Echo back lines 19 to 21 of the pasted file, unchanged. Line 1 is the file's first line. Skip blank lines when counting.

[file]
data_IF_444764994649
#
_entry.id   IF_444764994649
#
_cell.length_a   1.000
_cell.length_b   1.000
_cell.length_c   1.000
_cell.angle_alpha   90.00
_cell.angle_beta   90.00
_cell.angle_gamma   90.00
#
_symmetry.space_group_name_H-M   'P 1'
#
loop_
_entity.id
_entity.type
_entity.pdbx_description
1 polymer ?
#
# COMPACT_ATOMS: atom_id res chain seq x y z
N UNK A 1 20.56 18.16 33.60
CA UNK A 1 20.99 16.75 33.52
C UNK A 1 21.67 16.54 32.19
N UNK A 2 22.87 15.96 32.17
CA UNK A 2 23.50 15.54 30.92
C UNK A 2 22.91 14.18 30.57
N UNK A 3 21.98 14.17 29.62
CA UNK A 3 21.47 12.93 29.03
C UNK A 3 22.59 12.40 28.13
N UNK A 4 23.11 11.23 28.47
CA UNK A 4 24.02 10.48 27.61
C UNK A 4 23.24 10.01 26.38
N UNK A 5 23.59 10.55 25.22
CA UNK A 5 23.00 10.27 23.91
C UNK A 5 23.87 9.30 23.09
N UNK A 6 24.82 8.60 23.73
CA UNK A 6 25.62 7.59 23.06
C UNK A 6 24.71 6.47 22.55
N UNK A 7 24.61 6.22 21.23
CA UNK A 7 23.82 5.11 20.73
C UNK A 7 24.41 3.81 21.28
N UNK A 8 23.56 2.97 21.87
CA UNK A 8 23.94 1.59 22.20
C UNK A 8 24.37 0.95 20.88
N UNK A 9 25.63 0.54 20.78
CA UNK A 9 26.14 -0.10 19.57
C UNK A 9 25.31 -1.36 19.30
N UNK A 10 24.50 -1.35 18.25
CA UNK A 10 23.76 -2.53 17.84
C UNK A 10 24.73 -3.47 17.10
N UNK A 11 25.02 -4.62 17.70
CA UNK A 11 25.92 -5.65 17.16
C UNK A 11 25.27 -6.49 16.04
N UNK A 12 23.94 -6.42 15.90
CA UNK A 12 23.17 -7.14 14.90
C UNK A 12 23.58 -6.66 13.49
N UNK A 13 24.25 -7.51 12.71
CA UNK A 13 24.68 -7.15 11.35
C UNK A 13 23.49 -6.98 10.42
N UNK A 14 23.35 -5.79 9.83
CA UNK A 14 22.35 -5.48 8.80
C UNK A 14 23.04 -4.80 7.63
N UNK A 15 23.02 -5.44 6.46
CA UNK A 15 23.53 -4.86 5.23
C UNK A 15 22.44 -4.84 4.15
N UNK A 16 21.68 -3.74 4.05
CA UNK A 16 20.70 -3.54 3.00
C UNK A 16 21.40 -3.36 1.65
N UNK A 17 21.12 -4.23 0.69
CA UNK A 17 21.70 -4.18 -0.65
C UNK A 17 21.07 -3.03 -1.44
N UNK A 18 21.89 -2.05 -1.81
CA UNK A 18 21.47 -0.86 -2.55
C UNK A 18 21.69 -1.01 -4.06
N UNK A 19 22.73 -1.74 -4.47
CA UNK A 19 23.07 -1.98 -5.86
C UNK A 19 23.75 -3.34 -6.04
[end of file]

#
# COMPACT_ATOMS: atom_id res chain seq x y z
N UNK A 1 20.56 18.16 33.60